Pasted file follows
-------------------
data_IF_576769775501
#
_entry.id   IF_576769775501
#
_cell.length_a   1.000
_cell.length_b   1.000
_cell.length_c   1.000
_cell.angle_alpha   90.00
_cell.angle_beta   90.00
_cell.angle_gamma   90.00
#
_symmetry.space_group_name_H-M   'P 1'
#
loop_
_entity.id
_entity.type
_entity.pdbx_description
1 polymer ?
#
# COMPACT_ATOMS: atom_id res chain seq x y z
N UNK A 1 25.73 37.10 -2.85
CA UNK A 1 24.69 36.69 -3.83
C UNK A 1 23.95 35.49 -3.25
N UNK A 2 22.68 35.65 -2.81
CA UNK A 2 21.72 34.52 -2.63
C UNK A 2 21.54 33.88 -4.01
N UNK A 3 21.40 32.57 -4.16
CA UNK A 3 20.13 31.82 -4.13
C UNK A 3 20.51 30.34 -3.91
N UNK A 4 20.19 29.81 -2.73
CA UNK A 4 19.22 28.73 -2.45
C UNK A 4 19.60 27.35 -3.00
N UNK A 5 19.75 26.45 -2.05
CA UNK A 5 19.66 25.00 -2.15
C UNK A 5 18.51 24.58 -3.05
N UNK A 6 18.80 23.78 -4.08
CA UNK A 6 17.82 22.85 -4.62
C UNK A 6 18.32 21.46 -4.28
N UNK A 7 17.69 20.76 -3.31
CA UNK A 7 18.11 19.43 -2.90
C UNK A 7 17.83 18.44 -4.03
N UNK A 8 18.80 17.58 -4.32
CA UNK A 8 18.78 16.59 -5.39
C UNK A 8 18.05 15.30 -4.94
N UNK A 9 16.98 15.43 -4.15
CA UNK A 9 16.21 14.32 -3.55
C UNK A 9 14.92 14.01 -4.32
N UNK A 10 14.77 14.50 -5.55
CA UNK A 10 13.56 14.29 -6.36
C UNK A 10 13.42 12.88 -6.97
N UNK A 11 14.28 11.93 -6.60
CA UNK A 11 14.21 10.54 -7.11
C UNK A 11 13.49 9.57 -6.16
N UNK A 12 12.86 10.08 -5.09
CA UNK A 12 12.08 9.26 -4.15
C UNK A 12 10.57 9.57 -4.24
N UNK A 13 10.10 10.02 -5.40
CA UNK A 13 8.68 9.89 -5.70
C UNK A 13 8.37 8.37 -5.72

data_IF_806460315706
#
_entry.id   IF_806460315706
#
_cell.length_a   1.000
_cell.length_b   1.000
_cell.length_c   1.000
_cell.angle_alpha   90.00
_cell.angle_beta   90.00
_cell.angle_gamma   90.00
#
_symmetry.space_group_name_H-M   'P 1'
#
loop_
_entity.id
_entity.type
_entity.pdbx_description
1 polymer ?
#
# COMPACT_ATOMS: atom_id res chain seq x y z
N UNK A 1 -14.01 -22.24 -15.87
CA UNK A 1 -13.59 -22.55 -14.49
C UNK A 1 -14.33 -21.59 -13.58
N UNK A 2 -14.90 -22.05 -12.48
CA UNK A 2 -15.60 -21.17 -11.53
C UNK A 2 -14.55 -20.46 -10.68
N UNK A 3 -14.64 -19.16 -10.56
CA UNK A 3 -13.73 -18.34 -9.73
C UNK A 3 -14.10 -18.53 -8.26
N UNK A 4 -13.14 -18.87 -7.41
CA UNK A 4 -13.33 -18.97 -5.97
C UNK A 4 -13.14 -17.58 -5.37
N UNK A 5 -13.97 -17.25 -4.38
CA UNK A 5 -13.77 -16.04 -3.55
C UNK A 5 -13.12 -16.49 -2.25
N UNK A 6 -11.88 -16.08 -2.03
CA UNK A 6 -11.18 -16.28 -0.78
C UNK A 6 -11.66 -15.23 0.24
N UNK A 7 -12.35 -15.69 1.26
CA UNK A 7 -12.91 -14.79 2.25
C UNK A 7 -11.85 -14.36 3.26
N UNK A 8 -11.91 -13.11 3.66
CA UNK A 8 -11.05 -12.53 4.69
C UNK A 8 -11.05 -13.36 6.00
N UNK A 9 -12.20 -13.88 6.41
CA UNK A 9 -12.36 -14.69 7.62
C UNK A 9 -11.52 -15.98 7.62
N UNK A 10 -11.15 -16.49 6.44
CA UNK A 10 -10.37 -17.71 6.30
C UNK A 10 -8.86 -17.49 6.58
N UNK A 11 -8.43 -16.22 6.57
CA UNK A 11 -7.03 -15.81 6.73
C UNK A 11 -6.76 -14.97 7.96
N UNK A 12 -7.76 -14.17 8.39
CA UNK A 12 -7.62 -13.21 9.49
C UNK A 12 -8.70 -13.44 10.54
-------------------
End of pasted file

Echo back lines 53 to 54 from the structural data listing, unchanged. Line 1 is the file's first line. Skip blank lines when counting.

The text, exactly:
C UNK A 11 13.49 9.57 -6.16
N UNK A 12 12.86 10.08 -5.09